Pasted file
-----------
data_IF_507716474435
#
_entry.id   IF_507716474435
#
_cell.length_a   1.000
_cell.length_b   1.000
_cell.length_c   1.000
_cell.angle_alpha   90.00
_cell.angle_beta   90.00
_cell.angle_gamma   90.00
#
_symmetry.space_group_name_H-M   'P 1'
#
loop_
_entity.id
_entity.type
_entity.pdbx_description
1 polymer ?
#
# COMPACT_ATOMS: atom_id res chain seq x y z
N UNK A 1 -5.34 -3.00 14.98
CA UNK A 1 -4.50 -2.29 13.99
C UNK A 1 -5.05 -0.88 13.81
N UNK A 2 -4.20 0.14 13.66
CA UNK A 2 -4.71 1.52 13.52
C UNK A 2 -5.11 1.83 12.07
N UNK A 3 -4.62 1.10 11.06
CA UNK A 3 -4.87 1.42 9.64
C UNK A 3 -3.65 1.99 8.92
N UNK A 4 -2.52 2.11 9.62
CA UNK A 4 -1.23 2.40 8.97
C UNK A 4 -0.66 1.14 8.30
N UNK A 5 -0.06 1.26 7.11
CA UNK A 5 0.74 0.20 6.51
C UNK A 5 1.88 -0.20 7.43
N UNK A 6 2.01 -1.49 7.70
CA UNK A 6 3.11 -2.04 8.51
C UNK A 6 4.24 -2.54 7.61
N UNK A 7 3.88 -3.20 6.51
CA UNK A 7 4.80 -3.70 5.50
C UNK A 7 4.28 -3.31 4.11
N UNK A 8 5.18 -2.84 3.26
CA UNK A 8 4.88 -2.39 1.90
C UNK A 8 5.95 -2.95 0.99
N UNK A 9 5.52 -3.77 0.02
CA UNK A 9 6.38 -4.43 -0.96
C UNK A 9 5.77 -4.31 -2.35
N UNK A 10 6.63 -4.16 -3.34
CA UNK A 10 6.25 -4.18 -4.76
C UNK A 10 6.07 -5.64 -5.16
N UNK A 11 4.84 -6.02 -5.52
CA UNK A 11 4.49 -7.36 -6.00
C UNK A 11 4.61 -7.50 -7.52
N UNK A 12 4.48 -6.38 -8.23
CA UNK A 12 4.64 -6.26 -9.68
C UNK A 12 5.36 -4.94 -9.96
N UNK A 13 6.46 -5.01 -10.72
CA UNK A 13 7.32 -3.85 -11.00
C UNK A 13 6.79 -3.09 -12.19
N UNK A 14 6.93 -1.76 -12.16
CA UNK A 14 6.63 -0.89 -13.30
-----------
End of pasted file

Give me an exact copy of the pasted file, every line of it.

data_IF_507716474435
#
_entry.id   IF_507716474435
#
_cell.length_a   1.000
_cell.length_b   1.000
_cell.length_c   1.000
_cell.angle_alpha   90.00
_cell.angle_beta   90.00
_cell.angle_gamma   90.00
#
_symmetry.space_group_name_H-M   'P 1'
#
loop_
_entity.id
_entity.type
_entity.pdbx_description
1 polymer ?
#
# COMPACT_ATOMS: atom_id res chain seq x y z
N UNK A 1 -5.34 -3.00 14.98
CA UNK A 1 -4.50 -2.29 13.99
C UNK A 1 -5.05 -0.88 13.81
N UNK A 2 -4.20 0.14 13.66
CA UNK A 2 -4.71 1.52 13.52
C UNK A 2 -5.11 1.83 12.07
N UNK A 3 -4.62 1.10 11.06
CA UNK A 3 -4.87 1.42 9.64
C UNK A 3 -3.65 1.99 8.92
N UNK A 4 -2.52 2.11 9.62
CA UNK A 4 -1.23 2.40 8.97
C UNK A 4 -0.66 1.14 8.30
N UNK A 5 -0.06 1.26 7.11
CA UNK A 5 0.74 0.20 6.51
C UNK A 5 1.88 -0.20 7.43
N UNK A 6 2.01 -1.49 7.70
CA UNK A 6 3.11 -2.04 8.51
C UNK A 6 4.24 -2.54 7.61
N UNK A 7 3.88 -3.20 6.51
CA UNK A 7 4.80 -3.70 5.50
C UNK A 7 4.28 -3.31 4.11
N UNK A 8 5.18 -2.84 3.26
CA UNK A 8 4.88 -2.39 1.90
C UNK A 8 5.95 -2.95 0.99
N UNK A 9 5.52 -3.77 0.02
CA UNK A 9 6.38 -4.43 -0.96
C UNK A 9 5.77 -4.31 -2.35
N UNK A 10 6.63 -4.16 -3.34
CA UNK A 10 6.25 -4.18 -4.76
C UNK A 10 6.07 -5.64 -5.16
N UNK A 11 4.84 -6.02 -5.52
CA UNK A 11 4.49 -7.36 -6.00
C UNK A 11 4.61 -7.50 -7.52
N UNK A 12 4.48 -6.38 -8.23
CA UNK A 12 4.64 -6.26 -9.68
C UNK A 12 5.36 -4.94 -9.96
N UNK A 13 6.46 -5.01 -10.72
CA UNK A 13 7.32 -3.85 -11.00
C UNK A 13 6.79 -3.09 -12.19
N UNK A 14 6.93 -1.76 -12.16
CA UNK A 14 6.63 -0.89 -13.30